5 Greatest Mexico Central Defenders of All Time

Karla Villegas GamaFeatured ColumnistMay 26, 2014

5 Greatest Mexico Central Defenders of All Time

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    Ivan Sekretarev/Associated Press

    Mexico has produced a great crop of central defenders throughout its history. Some of those players have stayed in the country to play in the local league, while others have left, looking to gain world recognition.

    Their performance with the national team has been key in friendlies and international competitions like the Gold Cup, Copa America, Confederations Cup and World Cup.

    From Rafael Marquez, one of the most successful Mexican footballers in history, to Fernando Quirarte, a stalwart of El Tri of the '70s, let's find out who are these prolific centre-backs.


    All data provided by Femexfut unless otherwise noted.

5. Javier Guzman

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    Javier Guzman was 25 years old when he received his first call-up for El Tri, which was the result of his ferocious defending with Cruz Azul and Pumas.

    Widely known as Kaliman, he was a tireless footballer, who fought every single ball even when it seemed it had already crossed the goal line, as it happened against the Soviet Union in a friendly held in 1970.

    Guzman played 38 games with Mexico, all of them as an undisputed starter, for a total of 3,375 minutes on the pitch.

4. Alfredo Tena

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    Alfredo Tena became one of the most recognizable and loyal players of Club America in the '70s. He won six league titles with Las Aguilas.

    Capitan Furia was not only a fantastic leader in the back line; he was also deadly when he joined the attack. He had a stellar aerial game and a powerful right-foot shot.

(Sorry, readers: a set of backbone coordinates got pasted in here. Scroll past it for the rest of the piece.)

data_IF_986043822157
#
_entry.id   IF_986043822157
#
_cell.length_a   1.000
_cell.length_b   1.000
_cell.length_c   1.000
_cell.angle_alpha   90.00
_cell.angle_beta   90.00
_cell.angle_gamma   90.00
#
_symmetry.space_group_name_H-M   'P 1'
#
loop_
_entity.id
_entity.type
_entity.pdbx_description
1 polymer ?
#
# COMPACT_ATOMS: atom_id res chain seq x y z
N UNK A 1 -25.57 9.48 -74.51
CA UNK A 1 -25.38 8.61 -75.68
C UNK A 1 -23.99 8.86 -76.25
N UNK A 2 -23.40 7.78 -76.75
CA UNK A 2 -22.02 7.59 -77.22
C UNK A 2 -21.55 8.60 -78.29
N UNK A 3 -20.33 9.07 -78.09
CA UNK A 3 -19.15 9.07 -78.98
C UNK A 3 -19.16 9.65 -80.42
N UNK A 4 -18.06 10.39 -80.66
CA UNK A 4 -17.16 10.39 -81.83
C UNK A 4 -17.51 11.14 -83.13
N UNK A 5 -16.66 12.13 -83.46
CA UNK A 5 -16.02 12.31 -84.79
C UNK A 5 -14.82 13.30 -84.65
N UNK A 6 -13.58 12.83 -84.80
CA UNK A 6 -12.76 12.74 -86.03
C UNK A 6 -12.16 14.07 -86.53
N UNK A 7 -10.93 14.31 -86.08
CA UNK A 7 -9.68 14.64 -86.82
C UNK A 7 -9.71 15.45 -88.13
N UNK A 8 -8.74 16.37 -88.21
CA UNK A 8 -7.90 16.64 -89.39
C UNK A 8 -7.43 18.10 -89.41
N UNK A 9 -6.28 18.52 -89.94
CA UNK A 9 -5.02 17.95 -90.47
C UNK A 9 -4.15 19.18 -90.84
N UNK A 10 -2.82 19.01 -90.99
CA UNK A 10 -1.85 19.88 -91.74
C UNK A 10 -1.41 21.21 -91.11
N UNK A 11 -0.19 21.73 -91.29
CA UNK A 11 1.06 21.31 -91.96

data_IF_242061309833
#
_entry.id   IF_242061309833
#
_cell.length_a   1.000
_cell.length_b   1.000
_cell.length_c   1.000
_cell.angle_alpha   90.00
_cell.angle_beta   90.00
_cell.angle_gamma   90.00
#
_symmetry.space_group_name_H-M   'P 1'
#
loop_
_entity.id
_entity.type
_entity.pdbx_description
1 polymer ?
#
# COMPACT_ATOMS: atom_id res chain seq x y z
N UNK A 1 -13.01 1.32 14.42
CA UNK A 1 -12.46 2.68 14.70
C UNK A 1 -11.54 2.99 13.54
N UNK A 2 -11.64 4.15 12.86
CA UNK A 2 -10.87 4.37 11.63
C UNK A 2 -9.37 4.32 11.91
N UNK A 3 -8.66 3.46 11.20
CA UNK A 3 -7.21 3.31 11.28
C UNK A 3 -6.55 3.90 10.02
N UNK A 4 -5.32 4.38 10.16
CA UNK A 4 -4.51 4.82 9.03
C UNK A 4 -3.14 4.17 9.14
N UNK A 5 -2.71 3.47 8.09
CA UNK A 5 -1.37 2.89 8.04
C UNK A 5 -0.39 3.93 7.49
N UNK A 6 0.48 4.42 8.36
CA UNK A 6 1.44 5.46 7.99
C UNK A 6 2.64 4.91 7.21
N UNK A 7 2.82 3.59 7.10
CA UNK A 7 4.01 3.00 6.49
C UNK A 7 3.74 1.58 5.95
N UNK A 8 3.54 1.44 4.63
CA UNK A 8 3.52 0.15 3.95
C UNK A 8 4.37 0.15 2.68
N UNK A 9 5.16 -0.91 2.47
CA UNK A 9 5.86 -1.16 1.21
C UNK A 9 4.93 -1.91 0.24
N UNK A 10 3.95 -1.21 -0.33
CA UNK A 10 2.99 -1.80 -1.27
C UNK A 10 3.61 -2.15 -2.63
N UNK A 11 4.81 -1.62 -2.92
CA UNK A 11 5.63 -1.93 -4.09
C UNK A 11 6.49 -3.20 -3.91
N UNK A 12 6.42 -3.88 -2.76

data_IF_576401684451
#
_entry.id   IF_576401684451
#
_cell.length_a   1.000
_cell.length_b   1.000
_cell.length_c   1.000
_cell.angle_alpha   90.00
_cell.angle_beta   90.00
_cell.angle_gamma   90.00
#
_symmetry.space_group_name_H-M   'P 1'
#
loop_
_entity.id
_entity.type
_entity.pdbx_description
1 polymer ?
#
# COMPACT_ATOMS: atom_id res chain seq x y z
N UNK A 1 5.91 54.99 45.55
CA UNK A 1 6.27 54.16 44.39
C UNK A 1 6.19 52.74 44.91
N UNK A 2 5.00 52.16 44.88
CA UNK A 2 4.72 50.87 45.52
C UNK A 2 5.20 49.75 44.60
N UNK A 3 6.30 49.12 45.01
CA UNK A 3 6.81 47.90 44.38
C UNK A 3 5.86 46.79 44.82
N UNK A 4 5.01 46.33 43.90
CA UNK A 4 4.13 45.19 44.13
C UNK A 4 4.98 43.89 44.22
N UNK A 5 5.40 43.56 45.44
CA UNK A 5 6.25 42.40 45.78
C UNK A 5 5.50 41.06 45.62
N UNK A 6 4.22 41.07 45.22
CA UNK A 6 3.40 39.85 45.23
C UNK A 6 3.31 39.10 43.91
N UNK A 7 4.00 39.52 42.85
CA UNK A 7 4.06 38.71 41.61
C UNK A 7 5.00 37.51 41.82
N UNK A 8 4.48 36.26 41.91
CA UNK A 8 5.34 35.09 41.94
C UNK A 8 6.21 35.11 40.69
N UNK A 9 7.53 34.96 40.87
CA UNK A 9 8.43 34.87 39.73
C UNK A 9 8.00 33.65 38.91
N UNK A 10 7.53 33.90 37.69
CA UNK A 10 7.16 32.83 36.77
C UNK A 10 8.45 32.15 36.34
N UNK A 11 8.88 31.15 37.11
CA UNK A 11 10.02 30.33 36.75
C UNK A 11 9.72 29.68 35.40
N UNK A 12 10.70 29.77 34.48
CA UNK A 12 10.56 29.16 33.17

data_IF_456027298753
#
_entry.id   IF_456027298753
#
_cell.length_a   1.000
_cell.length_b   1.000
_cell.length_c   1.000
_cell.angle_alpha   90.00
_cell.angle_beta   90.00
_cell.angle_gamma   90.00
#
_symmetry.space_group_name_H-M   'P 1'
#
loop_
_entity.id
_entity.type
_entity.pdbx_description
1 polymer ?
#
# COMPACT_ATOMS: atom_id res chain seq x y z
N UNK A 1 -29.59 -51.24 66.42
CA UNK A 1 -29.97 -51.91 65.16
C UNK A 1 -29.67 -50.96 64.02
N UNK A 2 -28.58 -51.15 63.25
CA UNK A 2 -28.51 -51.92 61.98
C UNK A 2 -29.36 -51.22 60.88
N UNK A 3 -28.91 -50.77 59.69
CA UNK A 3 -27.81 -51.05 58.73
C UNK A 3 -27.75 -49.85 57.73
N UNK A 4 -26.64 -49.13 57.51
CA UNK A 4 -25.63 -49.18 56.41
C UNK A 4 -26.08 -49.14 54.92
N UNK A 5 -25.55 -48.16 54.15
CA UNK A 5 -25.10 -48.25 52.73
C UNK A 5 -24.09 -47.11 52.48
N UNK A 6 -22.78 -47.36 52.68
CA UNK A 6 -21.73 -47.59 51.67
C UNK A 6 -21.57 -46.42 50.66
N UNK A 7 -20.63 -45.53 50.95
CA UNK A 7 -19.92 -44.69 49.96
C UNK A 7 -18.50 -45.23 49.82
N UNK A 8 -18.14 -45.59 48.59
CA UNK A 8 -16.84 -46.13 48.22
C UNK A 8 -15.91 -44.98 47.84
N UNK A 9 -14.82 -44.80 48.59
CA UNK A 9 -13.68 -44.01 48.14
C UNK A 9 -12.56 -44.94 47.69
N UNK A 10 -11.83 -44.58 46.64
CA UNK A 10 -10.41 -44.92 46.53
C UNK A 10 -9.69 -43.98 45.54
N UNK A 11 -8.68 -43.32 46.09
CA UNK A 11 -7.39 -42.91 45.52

His talent took him to El Tri, where he appeared 30 times, including the 1978 World Cup and several qualifiers for the biggest football fiesta.

    After his retirement, he managed Mexican clubs Puebla, Santos, Club America, Queretaro and Veracruz.

3. Fernando Quirarte

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    Associated Press

    Fernando Quirarte played 14 years with Chivas de Guadalajara, the team he made his professional debut with in 1973.

    The Sheriff won the league title in the 1986-1987 season and was a key player for Chivas until he left for Universidad de Guadalajara in 1989, where he retired the following year.

    Quirarte debuted with the national team in 1981, during the qualifying tournament for the 1982 World Cup, however Mexico missed the event.

    Four years later he finally debuted in the World Cup with Mexico in 1986, where he also scored twice, against Belgium and Iraq.

    He was a quick and strong defender whose physical attributes were an advantage to charge the rivals to steal the ball.

2. Claudio Suarez

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    NATACHA PISARENKO/Associated Press

    Claudio Suarez was part of one of the brightest generations of Mexican footballers. He played from the early '90s to the mid-2000s along Luis Garcia, Cuauhtemoc Blanco, Luis Hernandez and Jared Borgetti to name a few.

    El Emperador has the second-most appearances with a national team with 180, four shy of Egyptian Ahmed Hassan.

    Suarez's career with El Tri included playing for eight different coaches. In his 15-year span wearing Mexico's jersey, he played three World Cups (1994, 1998 and 2006) and won one Confederations Cup (1999) and three Gold Cups (1993, 1996, 1998).

    He was one of the most committed players on the team. His hard work paid off on a regular basis, while his experienced helped the team settle down in stressful situations, which earned him the captain's armband.

    Suarez retired in 2009 with Chivas USA. In his 22-year career, he also played for Mexican clubs Pumas Chivas and Tigres.

1. Rafael Marquez

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    Jamie Sabau/Getty Images

    Rafael Marquez has won more titles than any other Mexican footballer in history, with a total of 22.

    He started his career with Atlas de Guadalajara when he was 17 years old. After three seasons he was transferred to Monaco, where he polished his skills for four years.

    After that period he left for Spain to join La Liga heavyweights Barcelona. Marquez quickly established himself as one of the most dependable centre-backs.

    His ball possession and distribution secured him the starting position with the Blaugrana, where he appeared 240 times and scored 12 goals.

    In 2010, he joined the New York Red Bulls. Three years later, he returned to Mexico to play for Leon, where he has already won two league titles.

    Marquez has been playing for El Tri since 1997. His fine touch and superb aerial game have set him as a standard bearer of the team.

    He has appeared in three World Cups (2002, 2006 and 2010) and has received recognitions such as the 2005 CONCACAF's Best Player and 2001 Ligue 1 Best Defender.